After being welcomed to the Bella Coola shoreline by the Nuxalk Hereditary Chief, Mike Ranta began his 550-mile portage under the seeming luck of a double rainbow. Photo/David Jackson — see more <a href="https://www.canoekayak.com/tag/cobra/" target="_blank">exclusive dispatches</a> from Ranta and Jackson’s 2017 expedition, presented by COBRA ELECTRONICS.
After being welcomed to the Bella Coola shoreline by the Nuxalk Hereditary Chief, Mike Ranta began his 550-mile portage under the seeming luck of a double rainbow. Photo/David Jackson — see more exclusive dispatches from Ranta and Jackson’s 2017 expedition, presented by COBRA ELECTRONICS.

Cross-Canada Dispatch #6

Testing Grounds: Memories of a season with cross-Canada paddler Mike Ranta

Words by Conor Mihell // Photography by David Jackson

Cross-Canada paddler Mike Ranta takes a passive approach to canoe trip planning. That was photojournalist David Jackson's first impression last April as he prepared to join Ranta on an epic hike across the Canadian Rocky Mountains, with canoes in tow. "I told him, 'You know we're looking at an 800-kilometer [500-mile] portage, right?'" recalls Jackson, a C&K contributing photographer based in the Ottawa Valley. "He replied, 'No way, it's 400 K tops.' Then I guess he looked at the maps. A day later called me back and said, 'That first portage is gonna be a dirty one!' I remember thinking, how didn't he know that?"

So began what Jackson remembers as a "completely ridiculous" 30-day walk on the hinterland highways of northern British Columbia. "I don't look ahead. I just pick a route and go," admits Ranta. "I call it 'explorer's surprise.' I love that."

L: Once relatively high altitude of the Chilcotin Plateau, Ranta’s luck seemed in short supply as verdant snow storms infrequently halted the modern voyageur. TOP R: The concrete, dirt roads, and frigid nightly temperatures began to wear on Spitzii’s paws as the duo averaged over 20 miles each day. BOTTOM R: With each agonizing step, Ranta battled an aching and fast swelling shin splint. The pain would slow him down but couldn’t stop the seasoned traveler. Photos/David Jackson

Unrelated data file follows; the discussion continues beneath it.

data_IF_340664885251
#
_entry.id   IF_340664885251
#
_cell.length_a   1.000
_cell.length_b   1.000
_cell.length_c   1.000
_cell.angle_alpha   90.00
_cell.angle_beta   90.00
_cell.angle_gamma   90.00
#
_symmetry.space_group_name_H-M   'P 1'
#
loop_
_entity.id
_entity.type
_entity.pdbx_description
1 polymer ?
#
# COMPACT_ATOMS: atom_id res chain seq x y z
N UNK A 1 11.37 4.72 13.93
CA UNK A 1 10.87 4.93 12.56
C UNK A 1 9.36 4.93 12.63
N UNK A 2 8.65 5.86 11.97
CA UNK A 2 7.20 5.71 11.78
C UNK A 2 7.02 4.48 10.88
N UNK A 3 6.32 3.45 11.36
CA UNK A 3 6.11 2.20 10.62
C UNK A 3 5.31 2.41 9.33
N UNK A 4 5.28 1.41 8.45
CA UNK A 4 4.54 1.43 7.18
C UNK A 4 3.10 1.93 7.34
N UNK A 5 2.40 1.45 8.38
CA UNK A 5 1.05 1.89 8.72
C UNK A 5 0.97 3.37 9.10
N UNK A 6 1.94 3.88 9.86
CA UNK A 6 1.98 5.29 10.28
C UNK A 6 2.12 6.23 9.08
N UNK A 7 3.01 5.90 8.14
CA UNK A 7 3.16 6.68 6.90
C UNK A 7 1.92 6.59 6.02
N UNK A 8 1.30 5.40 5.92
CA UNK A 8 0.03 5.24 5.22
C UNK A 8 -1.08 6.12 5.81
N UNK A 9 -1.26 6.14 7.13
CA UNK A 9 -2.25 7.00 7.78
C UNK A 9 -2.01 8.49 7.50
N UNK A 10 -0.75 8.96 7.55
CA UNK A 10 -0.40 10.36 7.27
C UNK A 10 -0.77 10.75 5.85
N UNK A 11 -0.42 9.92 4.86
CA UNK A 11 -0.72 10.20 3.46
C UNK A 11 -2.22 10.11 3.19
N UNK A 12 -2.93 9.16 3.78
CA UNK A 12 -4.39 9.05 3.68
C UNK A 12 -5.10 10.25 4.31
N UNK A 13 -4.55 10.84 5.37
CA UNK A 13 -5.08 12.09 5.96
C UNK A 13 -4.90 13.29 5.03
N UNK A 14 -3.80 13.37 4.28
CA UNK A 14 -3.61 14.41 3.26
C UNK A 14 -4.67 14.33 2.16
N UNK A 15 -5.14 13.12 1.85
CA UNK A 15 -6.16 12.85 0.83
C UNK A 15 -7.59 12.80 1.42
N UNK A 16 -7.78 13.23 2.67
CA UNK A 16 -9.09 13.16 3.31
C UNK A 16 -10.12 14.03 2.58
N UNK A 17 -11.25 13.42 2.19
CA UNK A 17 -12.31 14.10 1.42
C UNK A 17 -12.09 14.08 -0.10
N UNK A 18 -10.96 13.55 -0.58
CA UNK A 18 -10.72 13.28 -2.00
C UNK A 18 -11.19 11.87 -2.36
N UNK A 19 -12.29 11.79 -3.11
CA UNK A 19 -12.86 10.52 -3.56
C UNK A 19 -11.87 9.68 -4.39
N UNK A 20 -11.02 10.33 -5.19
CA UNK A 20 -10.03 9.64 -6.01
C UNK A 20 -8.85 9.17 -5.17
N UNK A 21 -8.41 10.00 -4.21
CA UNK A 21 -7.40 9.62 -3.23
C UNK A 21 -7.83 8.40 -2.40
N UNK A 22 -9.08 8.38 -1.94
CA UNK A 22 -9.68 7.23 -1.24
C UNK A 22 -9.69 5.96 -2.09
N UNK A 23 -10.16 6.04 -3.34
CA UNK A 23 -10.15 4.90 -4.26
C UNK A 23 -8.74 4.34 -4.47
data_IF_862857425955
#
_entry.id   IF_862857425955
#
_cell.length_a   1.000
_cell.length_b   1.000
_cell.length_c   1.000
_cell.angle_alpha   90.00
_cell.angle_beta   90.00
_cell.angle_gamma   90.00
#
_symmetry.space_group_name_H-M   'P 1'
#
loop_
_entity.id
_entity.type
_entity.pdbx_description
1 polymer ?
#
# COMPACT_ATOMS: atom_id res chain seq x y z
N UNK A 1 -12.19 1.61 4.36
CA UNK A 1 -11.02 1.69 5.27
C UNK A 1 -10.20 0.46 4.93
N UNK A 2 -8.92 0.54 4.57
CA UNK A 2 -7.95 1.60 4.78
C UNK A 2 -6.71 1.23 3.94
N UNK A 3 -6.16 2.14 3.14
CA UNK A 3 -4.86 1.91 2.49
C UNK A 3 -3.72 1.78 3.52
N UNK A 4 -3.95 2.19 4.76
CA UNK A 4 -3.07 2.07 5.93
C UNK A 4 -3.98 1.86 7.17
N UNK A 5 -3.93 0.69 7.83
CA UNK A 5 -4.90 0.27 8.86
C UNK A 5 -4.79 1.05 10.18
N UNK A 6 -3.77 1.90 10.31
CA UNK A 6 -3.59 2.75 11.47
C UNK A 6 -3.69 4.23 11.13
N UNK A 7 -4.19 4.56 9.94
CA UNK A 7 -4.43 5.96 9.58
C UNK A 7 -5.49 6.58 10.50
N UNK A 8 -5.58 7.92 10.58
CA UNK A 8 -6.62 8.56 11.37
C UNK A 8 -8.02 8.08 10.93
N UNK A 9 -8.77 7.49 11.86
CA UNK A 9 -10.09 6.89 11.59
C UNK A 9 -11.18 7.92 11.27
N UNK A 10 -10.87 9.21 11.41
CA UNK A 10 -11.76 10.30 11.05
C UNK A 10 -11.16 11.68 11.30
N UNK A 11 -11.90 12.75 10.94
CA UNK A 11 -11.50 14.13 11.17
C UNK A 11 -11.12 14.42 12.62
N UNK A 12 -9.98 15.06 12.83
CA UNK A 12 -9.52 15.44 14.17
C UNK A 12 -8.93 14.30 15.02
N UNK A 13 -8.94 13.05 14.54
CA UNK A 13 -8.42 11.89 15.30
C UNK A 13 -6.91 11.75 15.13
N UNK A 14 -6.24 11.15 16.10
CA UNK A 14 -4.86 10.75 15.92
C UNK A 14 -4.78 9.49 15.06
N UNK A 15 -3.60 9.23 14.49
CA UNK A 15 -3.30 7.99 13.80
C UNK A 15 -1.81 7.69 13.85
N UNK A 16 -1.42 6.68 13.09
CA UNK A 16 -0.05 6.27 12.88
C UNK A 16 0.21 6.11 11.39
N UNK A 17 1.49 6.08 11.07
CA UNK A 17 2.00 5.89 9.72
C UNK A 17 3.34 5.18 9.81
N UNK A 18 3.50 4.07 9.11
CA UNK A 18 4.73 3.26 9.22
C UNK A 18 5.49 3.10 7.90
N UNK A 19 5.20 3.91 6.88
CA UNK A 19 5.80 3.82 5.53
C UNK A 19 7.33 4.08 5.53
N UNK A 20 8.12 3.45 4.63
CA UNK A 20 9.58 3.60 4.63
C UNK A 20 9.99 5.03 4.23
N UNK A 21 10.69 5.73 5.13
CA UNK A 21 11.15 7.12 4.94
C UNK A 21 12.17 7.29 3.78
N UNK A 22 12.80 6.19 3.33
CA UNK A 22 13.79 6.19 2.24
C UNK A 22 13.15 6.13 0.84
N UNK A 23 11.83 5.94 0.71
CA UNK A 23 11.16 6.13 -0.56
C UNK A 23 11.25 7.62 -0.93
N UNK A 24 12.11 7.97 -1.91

Jackson was also shocked by Ranta's expedition training regime, which consists primarily of "eating and fattening up." Ranta, the charismatic Canadian who has paddled across the continent three times, "goes against all logic you'd read in a health magazine," notes Jackson. "He doesn't take rest days. He smokes and drinks. He pushes hard" and, most impressively, "he doesn't give up."

Finding a way off the road with a dry tent pad was a constant struggle for Ranta on the British Columbia highways. Often times, Ranta would sleep in the ditch beside freight traffic. Photo/David Jackson

Freak snowstorms and bitter cold, sub-zero temperatures set the tone for the trip. Jackson chuckles at the memories of campsites where Ranta kindled bone-warming bonfires in highway ditches. "You're pretty much always edging the line between camping and homelessness," he says. The pair routinely put in 25-mile days, though Jackson walked much farther in setting up photographs to document the suffering. "My toenails were dying and my whole body hurt," says Jackson.

Ranta developed agonizing shin splints after a week of hauling his canoe up and down the long, steep grades. "It was brutal," he says. "I've pulled a muscle here and there but nothing like that. [But] you gotta suck it up, princess. You can't afford to take a couple of days off.

"You get a fire going in the morning to warm up and away you go."

After 30 nights battling injuries, wild weather, and the dangers of sustained exposure to traffic, Ranta traded his ditches for huge bonfires on Kinbasket Lake. Photo/David Jackson

Finally, Ranta and Jackson reached Kinbasket Lake, a reservoir in the Columbia River watershed, near the Continental Divide. Upon reaching this milestone they were pinned down for four days by wind—an ominous sign of things to come. Eventually they got moving. For Jackson, these were "idyllic days." He remembers the big fires Ranta would light, torching the stumps of trees that died when the valley was flooded. Then came a final 75-mile walk, and they were into Alberta on Day 47.

Gallery Image
Gallery Image
Gallery Image
Gallery Image
Gallery Image
Gallery Image
Gallery Image
Gallery Image
Gallery Image
"The mountains were our testing grounds," says Jackson. "You want to revel in the moment and be nostalgic about walking across mountains, but instead we were looking ahead. The trip was just getting started."

With high spirits, Ranta looked past British Columbia and at the rest of Canada which lay ahead. Photo/David Jackson